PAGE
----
The physical therapy profession currently does not require the integration of spirituality in patient care in the physical therapy curriculum, and it is unclear how physical therapy faculty and practitioners view its inclusion. There is limited research on the integration of spirituality in the field of physical therapy or within its academic environment. A recent study investigated this further and found that more than half of the respondents indicated that they believed that spirituality concepts should be included in physical therapy education and that every physical therapy programme should include it in its curriculum. Response patterns indicated that respondents felt that spirituality concepts should be integrated into the physical therapy curriculum, rather than having specific courses focused on spirituality. In particular, effects on the older patient were cited as having potential benefit of inclusion of spirituality for the older patient. There are programmes in physical therapy that include some material on spirituality, especially how to do a spiritual screening.
Occupation therapists also include spirituality as an important aspect of care. There has been a large body of research in this area in Canada. The Canadian Association of Occupational Therapists (CAOT) has recognized spirituality as an integral component of occupational performance in client-centred practice. Despite acknowledging the influence of personal crisis, illness, and disability on a client's spirituality, occupational therapists have debated whether spirituality should be addressed within their scope of practice. Utilizing a national sample of occupational therapists to investigate the current role of spirituality in practice, Engquist et al. found that the majority of therapists affirmed that spirituality was a critical dimension of the health and rehabilitation of their clients. Nevertheless, many therapists neglected to address the spiritual dimension with their clients. Kirsh recommended a narrative approach to assessing a patient's spiritual needs in relation to his/her occupational therapy performance.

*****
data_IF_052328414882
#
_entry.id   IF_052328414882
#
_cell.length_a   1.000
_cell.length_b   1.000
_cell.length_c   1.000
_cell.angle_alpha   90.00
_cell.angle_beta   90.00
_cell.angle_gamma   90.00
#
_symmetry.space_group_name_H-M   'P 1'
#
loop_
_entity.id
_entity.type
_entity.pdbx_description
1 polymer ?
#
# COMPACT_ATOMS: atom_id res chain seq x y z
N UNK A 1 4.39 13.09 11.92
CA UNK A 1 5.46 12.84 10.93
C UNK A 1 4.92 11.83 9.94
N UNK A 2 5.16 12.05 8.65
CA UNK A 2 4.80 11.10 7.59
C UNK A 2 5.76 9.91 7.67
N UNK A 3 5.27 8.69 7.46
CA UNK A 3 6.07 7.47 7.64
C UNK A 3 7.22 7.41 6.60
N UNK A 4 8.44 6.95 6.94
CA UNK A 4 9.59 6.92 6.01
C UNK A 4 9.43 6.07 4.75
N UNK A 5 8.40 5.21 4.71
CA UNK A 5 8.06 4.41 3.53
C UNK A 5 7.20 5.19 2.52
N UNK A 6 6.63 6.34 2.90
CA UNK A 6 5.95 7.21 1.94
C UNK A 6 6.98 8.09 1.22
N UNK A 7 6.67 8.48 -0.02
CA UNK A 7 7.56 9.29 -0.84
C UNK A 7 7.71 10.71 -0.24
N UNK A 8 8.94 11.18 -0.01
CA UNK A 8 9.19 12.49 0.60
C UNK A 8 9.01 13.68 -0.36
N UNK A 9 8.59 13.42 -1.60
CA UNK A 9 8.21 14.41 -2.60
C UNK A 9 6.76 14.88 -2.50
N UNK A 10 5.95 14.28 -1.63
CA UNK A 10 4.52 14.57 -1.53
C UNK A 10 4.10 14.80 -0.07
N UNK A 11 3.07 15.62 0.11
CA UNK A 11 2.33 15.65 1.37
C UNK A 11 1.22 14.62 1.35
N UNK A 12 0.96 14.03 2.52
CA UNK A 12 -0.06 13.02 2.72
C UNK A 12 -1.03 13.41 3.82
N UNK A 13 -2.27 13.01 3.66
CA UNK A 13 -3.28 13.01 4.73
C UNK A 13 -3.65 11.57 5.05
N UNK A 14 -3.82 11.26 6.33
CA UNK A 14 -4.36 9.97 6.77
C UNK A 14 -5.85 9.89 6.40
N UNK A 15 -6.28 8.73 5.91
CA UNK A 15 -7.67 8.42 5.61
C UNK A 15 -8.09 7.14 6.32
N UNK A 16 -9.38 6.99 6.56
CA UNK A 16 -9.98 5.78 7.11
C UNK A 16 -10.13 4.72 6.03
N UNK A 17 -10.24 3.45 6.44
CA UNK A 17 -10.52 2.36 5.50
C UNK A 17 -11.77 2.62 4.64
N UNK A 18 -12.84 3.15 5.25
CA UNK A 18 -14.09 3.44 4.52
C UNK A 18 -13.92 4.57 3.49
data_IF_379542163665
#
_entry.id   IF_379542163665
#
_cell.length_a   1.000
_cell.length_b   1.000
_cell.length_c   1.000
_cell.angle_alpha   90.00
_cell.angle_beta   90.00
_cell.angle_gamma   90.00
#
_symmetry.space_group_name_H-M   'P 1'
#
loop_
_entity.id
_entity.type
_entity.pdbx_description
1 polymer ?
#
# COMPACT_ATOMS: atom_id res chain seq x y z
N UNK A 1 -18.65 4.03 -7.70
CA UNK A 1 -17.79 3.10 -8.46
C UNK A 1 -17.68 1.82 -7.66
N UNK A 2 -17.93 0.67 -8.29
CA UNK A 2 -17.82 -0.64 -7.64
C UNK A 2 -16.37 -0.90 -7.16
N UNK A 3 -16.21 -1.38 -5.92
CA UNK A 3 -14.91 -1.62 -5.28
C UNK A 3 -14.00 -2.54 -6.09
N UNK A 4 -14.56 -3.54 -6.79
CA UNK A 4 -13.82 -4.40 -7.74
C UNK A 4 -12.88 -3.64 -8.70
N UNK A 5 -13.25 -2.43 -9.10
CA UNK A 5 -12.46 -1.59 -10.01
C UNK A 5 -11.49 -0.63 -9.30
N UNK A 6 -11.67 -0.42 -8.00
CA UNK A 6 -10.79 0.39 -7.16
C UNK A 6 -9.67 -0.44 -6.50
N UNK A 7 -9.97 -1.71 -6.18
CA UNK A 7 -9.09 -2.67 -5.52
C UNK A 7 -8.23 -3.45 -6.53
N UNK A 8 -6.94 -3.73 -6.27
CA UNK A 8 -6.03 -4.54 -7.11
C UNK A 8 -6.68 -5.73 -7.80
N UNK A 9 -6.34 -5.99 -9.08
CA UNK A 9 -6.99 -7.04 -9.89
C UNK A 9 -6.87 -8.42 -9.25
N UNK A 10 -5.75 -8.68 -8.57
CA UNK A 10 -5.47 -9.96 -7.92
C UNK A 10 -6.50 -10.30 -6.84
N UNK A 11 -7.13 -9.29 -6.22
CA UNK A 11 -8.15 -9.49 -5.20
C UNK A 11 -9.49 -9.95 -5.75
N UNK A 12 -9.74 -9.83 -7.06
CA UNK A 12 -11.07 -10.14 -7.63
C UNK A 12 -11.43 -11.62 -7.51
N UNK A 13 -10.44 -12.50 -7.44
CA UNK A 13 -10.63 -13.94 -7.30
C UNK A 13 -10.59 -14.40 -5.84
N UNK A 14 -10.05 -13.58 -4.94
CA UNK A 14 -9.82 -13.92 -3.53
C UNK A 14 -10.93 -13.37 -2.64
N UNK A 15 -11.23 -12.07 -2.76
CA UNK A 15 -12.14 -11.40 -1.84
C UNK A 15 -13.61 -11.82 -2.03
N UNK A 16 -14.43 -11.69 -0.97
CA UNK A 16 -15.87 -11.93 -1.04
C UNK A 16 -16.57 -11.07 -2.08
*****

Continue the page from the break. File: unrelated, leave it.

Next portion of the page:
Although spirituality is recognized as important, education in spirituality is minimal. Methods of addressing spirituality varied and were limited to case studies, workshops, and guest speakers without any formal curriculum.
In other countries the situation is similar. Much is written of the importance of spirituality in occupational and physical therapy yet curricula do not exist or are limited to a lecture, case study or workshop.
The American Association of Colleges of Pharmacy has recently held meetings to consider integrating spirituality into their curriculum. At their annual conference, in 2010 there were presentations on the importance of addressing spiritual issues with patients and clients and the need for this material to be covered in the curriculum. There are some courses in several of the Schools of Pharmacy in the United States which are beginning to teach this material. One such programme, in Western School of Osteopathy, developed a course on Spirituality and Health jointly between the Schools of Osteopathy and Pharmacy that was taught by faculty from both schools for students from both schools.
Chaplains, pastoral counsellors, and spiritual directors
Professional chaplains in the United States receive their clinical training in Clinical Pastoral Education (CPE) programmes, and generally have a master's level degree such as a Master of Divinity or clinical masters as indicated in Part II of this section. There are other training programmes that are not CPE, however, the standard in US hospitals and palliative care programmes is for Board Certification which requires a minimum of 1600 hours of CPE.
Pastoral counselling providing psychologically sound therapy that integrates the religious and spiritual dimension. Under the auspices of American Association of Pastoral Counseling, pastoral counselling adheres to rigorous standards of excellence, including education and clinical training, professional certification and licensure. Typical education for the AAPC-certified pastoral counsellor consists of study that leads to:
◆ a bachelor's degree from an accredited college or university